By way of background, the author was a member of D Squadron when it was sent to NI after a public announcement of the commitment of a Sabre Squadron by PM Harold Wilson in January 1976. D Squadron had just arrived back in Britain from Oman and had fewer than a dozen fighting men in it. As Connor writes, the Squadron OC had originally left the Regiment as a Corporal and had gone back to his own regiment, got commissioned, and, returning to the SAS, became the Adjutant for several years. He took command of a Sabre Squadron "without any sympathy for how the squadron operated." Connor describes him as an inexperienced officer who lacked the stomach for the darker end of special forces operations.

"A major political row blew up in May 1976 when two SAS troopers in plain clothes and driving a car registered in the Republic were stopped at a Gardai checkpoint half a mile over the border from the crossing point 'Hotel One' near Newry. The excuse that they had made a map-reading error was not believed. In any event two more car-loads of SAS men, searching for their missing comrades, were then stopped at the same checkpoint.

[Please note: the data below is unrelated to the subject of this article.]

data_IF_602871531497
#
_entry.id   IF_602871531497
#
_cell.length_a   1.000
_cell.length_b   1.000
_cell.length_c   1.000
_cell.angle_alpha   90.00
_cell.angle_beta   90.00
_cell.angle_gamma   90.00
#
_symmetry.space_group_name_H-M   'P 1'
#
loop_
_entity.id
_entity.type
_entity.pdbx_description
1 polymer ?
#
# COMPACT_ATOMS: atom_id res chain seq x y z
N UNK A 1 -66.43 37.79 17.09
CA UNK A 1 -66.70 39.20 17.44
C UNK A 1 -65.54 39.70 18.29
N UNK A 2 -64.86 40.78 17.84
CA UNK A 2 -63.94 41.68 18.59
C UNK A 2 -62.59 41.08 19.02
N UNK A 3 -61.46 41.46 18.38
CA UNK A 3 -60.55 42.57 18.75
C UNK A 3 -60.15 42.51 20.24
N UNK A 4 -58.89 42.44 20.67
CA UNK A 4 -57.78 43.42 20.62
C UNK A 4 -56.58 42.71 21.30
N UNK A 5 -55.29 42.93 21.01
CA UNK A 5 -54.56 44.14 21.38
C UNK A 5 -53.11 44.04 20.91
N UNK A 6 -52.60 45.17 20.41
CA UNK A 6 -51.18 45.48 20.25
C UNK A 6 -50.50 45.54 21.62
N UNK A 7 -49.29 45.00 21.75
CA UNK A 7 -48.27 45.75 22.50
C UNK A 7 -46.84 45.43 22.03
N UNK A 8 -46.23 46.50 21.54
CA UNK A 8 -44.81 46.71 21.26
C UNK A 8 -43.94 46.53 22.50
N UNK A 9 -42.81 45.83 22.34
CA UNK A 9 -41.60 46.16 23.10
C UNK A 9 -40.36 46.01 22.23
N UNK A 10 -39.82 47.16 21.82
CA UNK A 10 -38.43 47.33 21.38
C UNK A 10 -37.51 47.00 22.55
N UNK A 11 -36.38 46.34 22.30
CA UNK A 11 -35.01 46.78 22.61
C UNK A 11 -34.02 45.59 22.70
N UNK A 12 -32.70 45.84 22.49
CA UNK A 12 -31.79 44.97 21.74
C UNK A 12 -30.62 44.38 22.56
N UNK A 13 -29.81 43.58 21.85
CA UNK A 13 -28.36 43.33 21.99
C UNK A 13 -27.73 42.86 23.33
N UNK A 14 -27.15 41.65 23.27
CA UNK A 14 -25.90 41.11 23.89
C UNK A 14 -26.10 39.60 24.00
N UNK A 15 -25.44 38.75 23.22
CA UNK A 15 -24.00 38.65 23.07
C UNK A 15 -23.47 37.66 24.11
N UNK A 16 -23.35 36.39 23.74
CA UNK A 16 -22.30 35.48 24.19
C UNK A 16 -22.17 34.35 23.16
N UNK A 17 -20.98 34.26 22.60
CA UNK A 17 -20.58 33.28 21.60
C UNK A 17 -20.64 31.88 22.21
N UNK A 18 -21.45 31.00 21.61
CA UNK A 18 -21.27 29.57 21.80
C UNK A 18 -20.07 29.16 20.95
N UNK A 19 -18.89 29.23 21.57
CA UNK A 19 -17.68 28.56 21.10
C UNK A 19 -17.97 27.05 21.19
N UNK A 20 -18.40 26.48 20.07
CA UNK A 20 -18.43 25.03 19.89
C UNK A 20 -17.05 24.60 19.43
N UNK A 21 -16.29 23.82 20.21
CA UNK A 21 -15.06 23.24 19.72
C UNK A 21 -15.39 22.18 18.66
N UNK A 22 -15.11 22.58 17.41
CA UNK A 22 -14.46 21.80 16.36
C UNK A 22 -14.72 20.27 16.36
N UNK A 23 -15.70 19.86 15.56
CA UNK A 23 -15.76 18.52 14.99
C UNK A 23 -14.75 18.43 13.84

To the considerable political embarrassment of both the British and Irish governments, a total of eight SAS men were arrested and taken to Dublin for interrogation. They were then charged with possession of firearms with the intent to endanger life.

The Squadron OC effectively washed his hands of the men who had been caught. After twenty-four hours' of interrogation in Dublin they were bailed and helicoptered back to Bessbrook, but instead of allowing the exhausted men to get a night's sleep, the OC sent them straight on to Aldergrove to be interrogated by the Army Investigation Branch.

Despite furious protests from [Connor] and the other senior men in the Squadron, the OC refused to rescind his order, provoking a near mutiny. The commanding officer of the Regiment and the Director SAS, both flew out to pacify [the Squadron's senior men] and both said they would resign if the men were returned to Dublin to face charges.